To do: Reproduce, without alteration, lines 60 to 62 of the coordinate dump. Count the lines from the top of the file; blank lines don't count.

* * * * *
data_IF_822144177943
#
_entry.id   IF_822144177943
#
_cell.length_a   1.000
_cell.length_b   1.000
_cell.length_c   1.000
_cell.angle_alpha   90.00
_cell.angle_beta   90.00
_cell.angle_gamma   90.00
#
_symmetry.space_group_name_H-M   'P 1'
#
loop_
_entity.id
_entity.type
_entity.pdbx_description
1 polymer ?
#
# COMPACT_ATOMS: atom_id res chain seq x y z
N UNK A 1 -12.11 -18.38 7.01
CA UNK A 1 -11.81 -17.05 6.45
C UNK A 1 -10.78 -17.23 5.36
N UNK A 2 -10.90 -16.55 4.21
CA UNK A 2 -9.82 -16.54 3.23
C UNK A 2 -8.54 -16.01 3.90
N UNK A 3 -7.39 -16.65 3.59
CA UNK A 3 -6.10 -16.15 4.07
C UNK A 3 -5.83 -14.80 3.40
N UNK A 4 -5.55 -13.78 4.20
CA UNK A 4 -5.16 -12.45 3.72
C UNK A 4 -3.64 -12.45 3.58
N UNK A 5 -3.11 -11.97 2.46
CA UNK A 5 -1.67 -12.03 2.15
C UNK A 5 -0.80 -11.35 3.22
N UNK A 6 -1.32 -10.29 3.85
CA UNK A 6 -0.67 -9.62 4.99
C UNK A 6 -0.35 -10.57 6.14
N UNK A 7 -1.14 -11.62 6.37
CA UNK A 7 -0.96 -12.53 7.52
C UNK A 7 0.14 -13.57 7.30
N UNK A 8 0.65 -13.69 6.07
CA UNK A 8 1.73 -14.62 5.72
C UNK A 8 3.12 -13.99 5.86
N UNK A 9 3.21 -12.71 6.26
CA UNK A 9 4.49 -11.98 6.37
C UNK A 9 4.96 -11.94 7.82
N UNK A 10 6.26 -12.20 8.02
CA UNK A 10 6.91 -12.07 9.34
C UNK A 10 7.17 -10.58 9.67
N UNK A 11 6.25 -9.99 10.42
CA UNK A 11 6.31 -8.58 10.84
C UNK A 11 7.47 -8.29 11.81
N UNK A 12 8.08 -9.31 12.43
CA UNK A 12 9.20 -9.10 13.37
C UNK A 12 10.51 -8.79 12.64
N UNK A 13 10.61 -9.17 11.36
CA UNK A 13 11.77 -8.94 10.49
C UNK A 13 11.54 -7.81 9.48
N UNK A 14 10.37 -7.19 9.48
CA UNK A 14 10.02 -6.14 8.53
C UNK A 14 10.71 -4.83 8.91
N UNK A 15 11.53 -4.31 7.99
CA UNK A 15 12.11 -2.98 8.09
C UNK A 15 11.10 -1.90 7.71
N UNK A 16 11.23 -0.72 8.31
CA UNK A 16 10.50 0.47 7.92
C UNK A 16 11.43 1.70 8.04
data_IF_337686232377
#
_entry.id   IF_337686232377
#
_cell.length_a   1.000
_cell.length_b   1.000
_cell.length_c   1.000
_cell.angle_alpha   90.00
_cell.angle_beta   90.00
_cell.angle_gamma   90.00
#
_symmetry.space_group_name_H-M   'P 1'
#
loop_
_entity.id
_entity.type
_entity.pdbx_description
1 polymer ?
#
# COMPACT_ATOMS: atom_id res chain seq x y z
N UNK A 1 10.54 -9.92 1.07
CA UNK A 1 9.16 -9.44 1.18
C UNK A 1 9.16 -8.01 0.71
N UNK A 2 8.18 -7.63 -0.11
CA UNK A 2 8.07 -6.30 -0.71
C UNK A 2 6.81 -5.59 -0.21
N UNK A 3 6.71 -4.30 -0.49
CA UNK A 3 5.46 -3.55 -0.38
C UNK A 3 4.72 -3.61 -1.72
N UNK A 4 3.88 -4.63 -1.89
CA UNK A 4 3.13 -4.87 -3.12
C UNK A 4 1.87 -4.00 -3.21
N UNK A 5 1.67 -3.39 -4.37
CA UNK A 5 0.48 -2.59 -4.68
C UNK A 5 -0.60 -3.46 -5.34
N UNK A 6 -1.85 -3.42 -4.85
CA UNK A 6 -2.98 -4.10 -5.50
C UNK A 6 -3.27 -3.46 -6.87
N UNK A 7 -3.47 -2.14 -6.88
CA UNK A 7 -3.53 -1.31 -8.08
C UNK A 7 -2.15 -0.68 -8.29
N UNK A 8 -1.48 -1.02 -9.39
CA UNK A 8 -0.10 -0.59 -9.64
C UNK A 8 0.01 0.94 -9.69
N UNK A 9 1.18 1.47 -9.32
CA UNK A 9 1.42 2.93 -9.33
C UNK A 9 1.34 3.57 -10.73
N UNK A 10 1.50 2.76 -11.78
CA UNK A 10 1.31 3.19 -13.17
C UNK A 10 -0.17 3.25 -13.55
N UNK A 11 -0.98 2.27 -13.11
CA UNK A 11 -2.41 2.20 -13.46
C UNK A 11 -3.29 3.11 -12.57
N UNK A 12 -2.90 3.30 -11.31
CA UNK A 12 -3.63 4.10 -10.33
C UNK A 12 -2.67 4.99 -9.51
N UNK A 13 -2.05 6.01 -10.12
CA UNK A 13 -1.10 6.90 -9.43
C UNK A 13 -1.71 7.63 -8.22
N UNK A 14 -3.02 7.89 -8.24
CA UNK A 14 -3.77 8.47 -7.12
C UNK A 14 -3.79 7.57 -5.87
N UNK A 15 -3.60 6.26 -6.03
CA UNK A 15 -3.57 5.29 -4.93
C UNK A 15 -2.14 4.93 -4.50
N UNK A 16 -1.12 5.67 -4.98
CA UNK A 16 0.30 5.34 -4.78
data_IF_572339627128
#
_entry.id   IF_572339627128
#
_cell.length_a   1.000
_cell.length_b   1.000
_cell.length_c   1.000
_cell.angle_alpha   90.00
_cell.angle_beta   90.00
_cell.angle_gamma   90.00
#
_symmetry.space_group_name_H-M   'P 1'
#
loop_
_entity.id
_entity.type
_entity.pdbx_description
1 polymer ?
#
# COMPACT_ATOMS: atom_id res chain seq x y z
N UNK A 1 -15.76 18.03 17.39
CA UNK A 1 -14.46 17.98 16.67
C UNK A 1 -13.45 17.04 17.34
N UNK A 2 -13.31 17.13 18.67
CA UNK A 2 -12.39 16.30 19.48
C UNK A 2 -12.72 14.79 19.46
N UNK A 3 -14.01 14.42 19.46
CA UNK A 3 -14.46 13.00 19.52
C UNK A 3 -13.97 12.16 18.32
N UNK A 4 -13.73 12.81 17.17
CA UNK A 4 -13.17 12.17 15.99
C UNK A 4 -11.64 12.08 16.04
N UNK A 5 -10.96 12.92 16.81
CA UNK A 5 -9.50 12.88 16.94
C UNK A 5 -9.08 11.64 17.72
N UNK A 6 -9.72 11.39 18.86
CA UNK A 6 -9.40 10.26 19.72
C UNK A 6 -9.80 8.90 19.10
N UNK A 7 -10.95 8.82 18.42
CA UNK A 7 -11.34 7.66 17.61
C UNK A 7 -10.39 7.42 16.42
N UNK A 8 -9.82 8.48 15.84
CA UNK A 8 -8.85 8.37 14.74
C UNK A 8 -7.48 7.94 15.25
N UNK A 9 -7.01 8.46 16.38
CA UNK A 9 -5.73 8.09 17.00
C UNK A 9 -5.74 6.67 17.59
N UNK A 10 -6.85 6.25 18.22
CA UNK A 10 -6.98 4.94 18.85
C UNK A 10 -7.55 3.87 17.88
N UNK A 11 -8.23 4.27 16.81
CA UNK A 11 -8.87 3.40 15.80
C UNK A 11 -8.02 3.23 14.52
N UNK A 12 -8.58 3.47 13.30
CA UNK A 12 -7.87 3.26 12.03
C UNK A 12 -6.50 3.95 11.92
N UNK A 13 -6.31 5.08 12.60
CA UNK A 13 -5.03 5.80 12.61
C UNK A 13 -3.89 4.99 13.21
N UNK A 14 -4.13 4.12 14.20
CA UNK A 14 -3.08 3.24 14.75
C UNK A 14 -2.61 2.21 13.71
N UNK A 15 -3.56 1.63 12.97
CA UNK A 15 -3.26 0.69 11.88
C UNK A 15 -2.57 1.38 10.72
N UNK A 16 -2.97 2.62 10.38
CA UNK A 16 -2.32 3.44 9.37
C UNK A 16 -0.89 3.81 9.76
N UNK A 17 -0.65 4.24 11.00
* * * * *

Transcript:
N UNK A 14 10.37 -7.19 9.48
CA UNK A 14 10.02 -6.14 8.53
C UNK A 14 10.71 -4.83 8.91